Holmes, William Howard, has been all his life a resident of Wilson and his ancestors for three generations have lived, died and are buried within five miles of his present residence. The great-grandfather and mother, John and Anna Holmes, came from Saratoga county some time previous to 1818, and settled on a farm in what was then the town of Porter, afterwards became a part of the town of Wilson, but is now in the town of Newfane. The house was on the north side of the Lake Road, and on the east bank of Hopkins Creek. He died there and he and his wife lie buried at Olcott. The grandfather, Daniel Holmes, was born in Saratoga county, N. Y., July 3, 1789, and the grandmother Sally (Taylor) Holmes, was born in same county, February 21, 1792. They were married February 12, 1811. In May, 1812, they moved to Carlysle. Schoharie county. They there together united with the Presbyterian church in September, 1813. In February, 1818, they moved to the Holland Purchase, stopping till spring in his father's old house near Hopkins Creek; then going into a new log house on the farm he had already bought, now owned and occupied by his daughter, Mrs. J. G. O. Brown. There were at that date no regular religious Sabbath services in town. Early in the spring of 1818 Daniel Holmes began holding Sabbath services in a school house; the services consisted in prayer, praise and the reading of a printed sermon. In January, 1819, a Presbyterian church was organized at the house of John Holmes by Rev. David M. Smith of Lewiston. It was formed with six members, John and Anna Holmes, Daniel and Sally Holmes and Peter and Ruth Crosby. Mrs. Crosby was the daughter of John and sister of Daniel Holmes. Additions were from time to time made to this membership and in 1835 a church building was erected in what is now Wilson village. Previous to this, regular services were kept up in school houses and barns, and as most of the time the church was unable to support a pastor, these services were led by Deacon Daniel Holmes. Much of the time he held a Sunday school also in another school house several miles distant. He was deacon, elder, clerk of session, and most of the time trustee in this church. He was for many years commissioner of deeds, and held a commission as captain of the State militia. He died at his home May 26, 1858. His wife survived her husband many years, and saw her children, grandchildren, great-grandchildren, and great-great grandchildren gathered about her in her old home on several Thanksgiving days. She died May 17, 1889, retaining almost to the last her faculties fully, and her interest in her family, the church, and every effort for good everywhere. The father, Richard C. Holmes, was born December 21, 1813, and came with his parents to Wilson in 1818. Brought up in this new country his opportunities for education were very limited, but were well improved. He early united with the Presbyterian church, of which he became an active and devoted member, serving as deacon, elder and trustee, and for thirty years superintendent of Sunday school. He was for many years trustee of school district, and was elected on the Republican ticket supervisor of the town in spring of 1877. He died after a short illness April 8, 1887. His first wife, the mother, Betsey C. (Frost) Holmes, was born October 4, 1819. She was a devoted wife, mother and Christian woman. She died suddenly March 9, 1870. His second wife Anna M. (Loomis) Holmes still survives. William H. Holmes was born October 22, 1840, was brought up on a farm, attending district school and a few terms at Wilson Collegiate Institute. October 4, 1861, he was mustered into the United States service for three years at Elmira, N. Y., as a private in Captain Ellsworth's Co. G, 7th N. Y. Cav., and was mustered out with the regiment at Washington, D. C., March 31, 1862. Going alone and at his own expense to the army of General Banks in the Shenandoah Valley, Va., he enlisted at Newmarket, Va., April 23, 1862, in Captain Cothran's Battery M, 1st N. Y. Light Artillery, and served therein till April 27, 1865, when he was discharged near Raleigh, N. C. He participated in the battles of Winchester (Bank's retreat), Cedar Mountain, Antietam, Chancellorsville, Gettysburg, Resaca, Dallas, New Hope Church, Kulp's Farm, Peach Tree Creek, and siege of Atlanta, and many skirmishes; was never wounded or taken prisoner, and was never absent from the battery a day except when detailed by proper authority for other duty. He held no rank but private, but from July 30, 1864, till muster out he was acting ordnance sergeant of the Artillery Brigade, 20th Army Corps. Had charge of collecting the cannon; some of them large pieces, abandoned by the enemy in their works about both Atlanta and Savannah. Returning home he worked on his father's farm summers and taught school two winters, and on November 7, 1867, was married to Jennie Pettit, adopted daughter of Lauton Pettit of Somerset. She was for many years an invalid and died August 5, 1877. On March 24, 1881, he was married to Mary E. Tenbrook, daughter of Matthew Tenbrook of Pendleton. They have two sons Merle Howard and Le Roy. Daniel Holmes had nine sons, seven of whom grew up and had families, but these two boys and their father are the only descendants bearing the family name now living in Niagara county. William H. keeps alive his soldier memories by active membership in Peter A. Porter Post, G. A. R. He served his town two terms as supervisor, being elected as a Republican in 1891 and 1892. He and his wife were for many years members of the Presbyterian church, but they and the oldest son are now connected with the M. E. church.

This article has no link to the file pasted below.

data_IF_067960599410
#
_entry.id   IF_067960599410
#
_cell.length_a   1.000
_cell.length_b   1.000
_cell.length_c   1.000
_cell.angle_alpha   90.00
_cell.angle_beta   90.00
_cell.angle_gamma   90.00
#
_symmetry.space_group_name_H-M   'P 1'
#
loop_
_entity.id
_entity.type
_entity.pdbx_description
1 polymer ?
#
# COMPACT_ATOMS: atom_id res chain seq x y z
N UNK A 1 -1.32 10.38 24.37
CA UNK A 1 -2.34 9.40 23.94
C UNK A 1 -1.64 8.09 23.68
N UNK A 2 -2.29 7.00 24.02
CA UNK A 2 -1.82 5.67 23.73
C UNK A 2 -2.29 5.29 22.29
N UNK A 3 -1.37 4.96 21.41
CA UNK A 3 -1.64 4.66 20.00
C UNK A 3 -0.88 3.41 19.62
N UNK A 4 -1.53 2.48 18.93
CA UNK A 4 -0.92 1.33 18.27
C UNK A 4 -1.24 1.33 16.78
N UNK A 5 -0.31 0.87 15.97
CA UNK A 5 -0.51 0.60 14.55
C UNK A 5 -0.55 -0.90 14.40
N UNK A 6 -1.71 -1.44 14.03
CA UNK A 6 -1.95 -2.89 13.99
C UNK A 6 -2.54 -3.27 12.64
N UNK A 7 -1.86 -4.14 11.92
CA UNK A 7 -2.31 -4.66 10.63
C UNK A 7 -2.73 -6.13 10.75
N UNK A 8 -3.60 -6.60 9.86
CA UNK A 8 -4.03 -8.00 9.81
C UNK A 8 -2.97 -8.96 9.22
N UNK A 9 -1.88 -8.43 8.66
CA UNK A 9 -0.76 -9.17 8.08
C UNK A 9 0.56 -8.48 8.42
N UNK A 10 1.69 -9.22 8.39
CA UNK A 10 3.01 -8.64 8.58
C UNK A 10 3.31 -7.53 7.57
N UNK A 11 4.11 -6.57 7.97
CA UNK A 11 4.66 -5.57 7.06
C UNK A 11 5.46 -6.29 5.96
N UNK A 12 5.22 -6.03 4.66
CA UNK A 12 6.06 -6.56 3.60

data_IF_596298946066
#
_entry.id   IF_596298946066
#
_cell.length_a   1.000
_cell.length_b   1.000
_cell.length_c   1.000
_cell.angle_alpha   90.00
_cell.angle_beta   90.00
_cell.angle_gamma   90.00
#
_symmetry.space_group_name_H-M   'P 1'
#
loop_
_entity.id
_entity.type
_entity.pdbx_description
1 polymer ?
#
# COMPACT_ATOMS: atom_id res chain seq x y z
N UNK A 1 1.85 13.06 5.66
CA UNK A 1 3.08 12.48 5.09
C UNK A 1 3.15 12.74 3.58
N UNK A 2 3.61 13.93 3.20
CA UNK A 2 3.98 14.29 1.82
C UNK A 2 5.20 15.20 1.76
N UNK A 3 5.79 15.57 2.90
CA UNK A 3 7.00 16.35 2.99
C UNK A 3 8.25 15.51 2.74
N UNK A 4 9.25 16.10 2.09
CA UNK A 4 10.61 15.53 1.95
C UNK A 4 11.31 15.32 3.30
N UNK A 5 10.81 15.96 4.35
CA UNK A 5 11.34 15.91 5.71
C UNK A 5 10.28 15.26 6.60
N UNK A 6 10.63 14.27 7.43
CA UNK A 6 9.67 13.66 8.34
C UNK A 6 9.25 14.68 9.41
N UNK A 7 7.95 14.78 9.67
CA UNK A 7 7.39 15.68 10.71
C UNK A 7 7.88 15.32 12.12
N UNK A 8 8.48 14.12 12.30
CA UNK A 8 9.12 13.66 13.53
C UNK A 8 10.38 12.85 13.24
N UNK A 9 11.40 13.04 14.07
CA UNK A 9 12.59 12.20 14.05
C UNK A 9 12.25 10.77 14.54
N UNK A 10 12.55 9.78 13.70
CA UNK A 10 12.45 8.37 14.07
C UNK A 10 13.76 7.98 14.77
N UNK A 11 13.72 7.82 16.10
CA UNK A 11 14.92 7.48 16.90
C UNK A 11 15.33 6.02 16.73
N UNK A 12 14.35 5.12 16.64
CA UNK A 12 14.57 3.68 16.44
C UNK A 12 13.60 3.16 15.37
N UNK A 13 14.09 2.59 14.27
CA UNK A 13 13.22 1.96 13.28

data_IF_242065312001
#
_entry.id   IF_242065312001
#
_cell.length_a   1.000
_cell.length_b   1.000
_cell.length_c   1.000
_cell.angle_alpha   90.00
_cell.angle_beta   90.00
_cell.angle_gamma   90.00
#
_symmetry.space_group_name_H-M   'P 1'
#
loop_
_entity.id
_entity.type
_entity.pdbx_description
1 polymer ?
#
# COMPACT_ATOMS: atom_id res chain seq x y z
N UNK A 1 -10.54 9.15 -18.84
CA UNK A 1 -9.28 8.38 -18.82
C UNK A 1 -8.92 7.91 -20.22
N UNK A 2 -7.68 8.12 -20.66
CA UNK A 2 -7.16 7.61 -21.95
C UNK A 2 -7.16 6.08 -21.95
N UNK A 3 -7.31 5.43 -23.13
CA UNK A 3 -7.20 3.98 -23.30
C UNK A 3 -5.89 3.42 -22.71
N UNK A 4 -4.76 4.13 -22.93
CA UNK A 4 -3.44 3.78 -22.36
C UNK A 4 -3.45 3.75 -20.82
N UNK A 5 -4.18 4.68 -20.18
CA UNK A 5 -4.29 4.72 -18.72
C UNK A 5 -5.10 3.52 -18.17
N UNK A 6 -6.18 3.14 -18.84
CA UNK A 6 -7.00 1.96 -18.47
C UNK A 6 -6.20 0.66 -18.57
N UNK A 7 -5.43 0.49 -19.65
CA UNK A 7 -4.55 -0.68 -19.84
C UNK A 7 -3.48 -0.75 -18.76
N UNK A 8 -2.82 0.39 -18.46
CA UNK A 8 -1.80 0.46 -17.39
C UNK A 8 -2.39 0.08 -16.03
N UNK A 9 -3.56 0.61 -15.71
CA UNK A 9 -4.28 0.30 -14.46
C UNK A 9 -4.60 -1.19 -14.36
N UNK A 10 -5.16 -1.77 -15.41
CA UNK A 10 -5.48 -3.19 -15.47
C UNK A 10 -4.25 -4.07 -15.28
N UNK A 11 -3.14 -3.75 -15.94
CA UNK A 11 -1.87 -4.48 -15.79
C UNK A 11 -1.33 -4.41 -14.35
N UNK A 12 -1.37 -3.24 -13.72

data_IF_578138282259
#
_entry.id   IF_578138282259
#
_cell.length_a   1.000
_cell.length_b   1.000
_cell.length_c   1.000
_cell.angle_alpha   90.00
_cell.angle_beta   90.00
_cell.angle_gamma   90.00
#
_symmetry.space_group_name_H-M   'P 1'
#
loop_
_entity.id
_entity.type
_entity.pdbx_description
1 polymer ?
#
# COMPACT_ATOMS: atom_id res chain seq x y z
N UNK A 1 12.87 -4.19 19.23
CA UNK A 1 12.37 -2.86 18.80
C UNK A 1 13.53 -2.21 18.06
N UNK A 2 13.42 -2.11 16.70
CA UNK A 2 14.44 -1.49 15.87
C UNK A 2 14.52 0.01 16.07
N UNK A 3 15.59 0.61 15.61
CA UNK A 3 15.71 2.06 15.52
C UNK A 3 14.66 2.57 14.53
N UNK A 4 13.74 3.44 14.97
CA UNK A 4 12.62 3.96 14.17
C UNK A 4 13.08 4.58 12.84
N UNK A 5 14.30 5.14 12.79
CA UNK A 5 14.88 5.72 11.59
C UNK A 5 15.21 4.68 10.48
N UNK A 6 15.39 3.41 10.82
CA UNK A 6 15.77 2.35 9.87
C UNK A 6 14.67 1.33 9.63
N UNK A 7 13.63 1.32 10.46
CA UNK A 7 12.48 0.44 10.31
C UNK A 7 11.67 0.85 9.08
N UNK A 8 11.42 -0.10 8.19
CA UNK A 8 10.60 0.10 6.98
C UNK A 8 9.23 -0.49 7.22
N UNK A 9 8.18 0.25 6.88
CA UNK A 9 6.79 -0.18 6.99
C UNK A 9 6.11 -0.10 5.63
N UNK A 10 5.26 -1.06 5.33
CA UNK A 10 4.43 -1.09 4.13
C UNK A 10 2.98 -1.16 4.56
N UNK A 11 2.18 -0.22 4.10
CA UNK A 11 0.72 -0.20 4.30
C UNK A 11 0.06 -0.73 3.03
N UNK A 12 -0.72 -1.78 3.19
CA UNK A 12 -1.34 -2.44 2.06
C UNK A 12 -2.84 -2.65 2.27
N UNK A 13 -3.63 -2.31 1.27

Contributed 2017 by Lisa Slaski from Landmarks of Niagara County, New York, by William Pool, D. Mason & Co., Syracuse, NY, 1897
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